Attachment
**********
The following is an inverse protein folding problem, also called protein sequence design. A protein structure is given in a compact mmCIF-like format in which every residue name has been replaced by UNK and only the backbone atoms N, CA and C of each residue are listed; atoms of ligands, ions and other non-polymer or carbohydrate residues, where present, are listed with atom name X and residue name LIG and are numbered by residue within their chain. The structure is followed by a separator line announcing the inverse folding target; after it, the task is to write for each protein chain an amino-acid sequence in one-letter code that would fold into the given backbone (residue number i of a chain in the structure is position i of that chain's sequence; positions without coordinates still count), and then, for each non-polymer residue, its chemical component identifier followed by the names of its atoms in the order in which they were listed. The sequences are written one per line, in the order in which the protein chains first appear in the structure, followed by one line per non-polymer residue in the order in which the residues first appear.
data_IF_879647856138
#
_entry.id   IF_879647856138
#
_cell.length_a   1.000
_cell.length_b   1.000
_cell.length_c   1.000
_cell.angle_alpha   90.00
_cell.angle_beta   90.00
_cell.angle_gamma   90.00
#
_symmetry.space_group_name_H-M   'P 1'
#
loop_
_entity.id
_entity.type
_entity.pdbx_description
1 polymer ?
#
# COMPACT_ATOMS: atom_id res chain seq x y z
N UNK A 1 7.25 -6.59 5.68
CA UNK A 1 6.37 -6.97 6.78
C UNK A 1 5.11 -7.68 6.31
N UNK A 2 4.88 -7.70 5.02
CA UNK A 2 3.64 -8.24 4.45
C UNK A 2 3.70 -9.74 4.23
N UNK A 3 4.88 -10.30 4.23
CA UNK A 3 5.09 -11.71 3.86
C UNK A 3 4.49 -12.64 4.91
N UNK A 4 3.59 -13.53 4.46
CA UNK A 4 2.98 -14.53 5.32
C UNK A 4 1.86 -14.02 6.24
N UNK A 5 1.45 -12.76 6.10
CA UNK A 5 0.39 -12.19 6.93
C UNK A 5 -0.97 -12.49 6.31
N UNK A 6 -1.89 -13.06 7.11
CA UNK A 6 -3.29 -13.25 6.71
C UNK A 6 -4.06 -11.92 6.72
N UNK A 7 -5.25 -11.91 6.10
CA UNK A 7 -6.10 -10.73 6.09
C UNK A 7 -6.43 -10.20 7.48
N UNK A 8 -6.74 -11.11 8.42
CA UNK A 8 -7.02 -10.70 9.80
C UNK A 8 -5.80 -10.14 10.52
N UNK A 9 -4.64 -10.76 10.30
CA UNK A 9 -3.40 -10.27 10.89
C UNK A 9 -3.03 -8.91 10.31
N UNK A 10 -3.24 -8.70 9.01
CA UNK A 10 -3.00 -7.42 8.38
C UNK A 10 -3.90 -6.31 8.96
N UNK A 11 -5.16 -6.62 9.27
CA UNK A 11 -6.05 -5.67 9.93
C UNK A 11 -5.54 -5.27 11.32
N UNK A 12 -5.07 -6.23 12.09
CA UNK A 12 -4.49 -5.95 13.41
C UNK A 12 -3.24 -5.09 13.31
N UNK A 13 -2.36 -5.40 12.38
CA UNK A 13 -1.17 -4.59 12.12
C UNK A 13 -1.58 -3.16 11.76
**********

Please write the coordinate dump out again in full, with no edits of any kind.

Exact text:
The following is an inverse protein folding problem, also called protein sequence design. A protein structure is given in a compact mmCIF-like format in which every residue name has been replaced by UNK and only the backbone atoms N, CA and C of each residue are listed; atoms of ligands, ions and other non-polymer or carbohydrate residues, where present, are listed with atom name X and residue name LIG and are numbered by residue within their chain. The structure is followed by a separator line announcing the inverse folding target; after it, the task is to write for each protein chain an amino-acid sequence in one-letter code that would fold into the given backbone (residue number i of a chain in the structure is position i of that chain's sequence; positions without coordinates still count), and then, for each non-polymer residue, its chemical component identifier followed by the names of its atoms in the order in which they were listed. The sequences are written one per line, in the order in which the protein chains first appear in the structure, followed by one line per non-polymer residue in the order in which the residues first appear.
data_IF_879647856138
#
_entry.id   IF_879647856138
#
_cell.length_a   1.000
_cell.length_b   1.000
_cell.length_c   1.000
_cell.angle_alpha   90.00
_cell.angle_beta   90.00
_cell.angle_gamma   90.00
#
_symmetry.space_group_name_H-M   'P 1'
#
loop_
_entity.id
_entity.type
_entity.pdbx_description
1 polymer ?
#
# COMPACT_ATOMS: atom_id res chain seq x y z
N UNK A 1 7.25 -6.59 5.68
CA UNK A 1 6.37 -6.97 6.78
C UNK A 1 5.11 -7.68 6.31
N UNK A 2 4.88 -7.70 5.02
CA UNK A 2 3.64 -8.24 4.45
C UNK A 2 3.70 -9.74 4.23
N UNK A 3 4.88 -10.30 4.23
CA UNK A 3 5.09 -11.71 3.86
C UNK A 3 4.49 -12.64 4.91
N UNK A 4 3.59 -13.53 4.46
CA UNK A 4 2.98 -14.53 5.32
C UNK A 4 1.86 -14.02 6.24
N UNK A 5 1.45 -12.76 6.10
CA UNK A 5 0.39 -12.19 6.93
C UNK A 5 -0.97 -12.49 6.31
N UNK A 6 -1.89 -13.06 7.11
CA UNK A 6 -3.29 -13.25 6.71
C UNK A 6 -4.06 -11.92 6.72
N UNK A 7 -5.25 -11.91 6.10
CA UNK A 7 -6.10 -10.73 6.09
C UNK A 7 -6.43 -10.20 7.48
N UNK A 8 -6.74 -11.11 8.42
CA UNK A 8 -7.02 -10.70 9.80
C UNK A 8 -5.80 -10.14 10.52
N UNK A 9 -4.64 -10.76 10.30
CA UNK A 9 -3.40 -10.27 10.89
C UNK A 9 -3.03 -8.91 10.31
N UNK A 10 -3.24 -8.70 9.01
CA UNK A 10 -3.00 -7.42 8.38
C UNK A 10 -3.90 -6.31 8.96
N UNK A 11 -5.16 -6.62 9.27
CA UNK A 11 -6.05 -5.67 9.93
C UNK A 11 -5.54 -5.27 11.32
N UNK A 12 -5.07 -6.23 12.09
CA UNK A 12 -4.49 -5.95 13.41
C UNK A 12 -3.24 -5.09 13.31
N UNK A 13 -2.36 -5.40 12.38
CA UNK A 13 -1.17 -4.59 12.12
C UNK A 13 -1.58 -3.16 11.76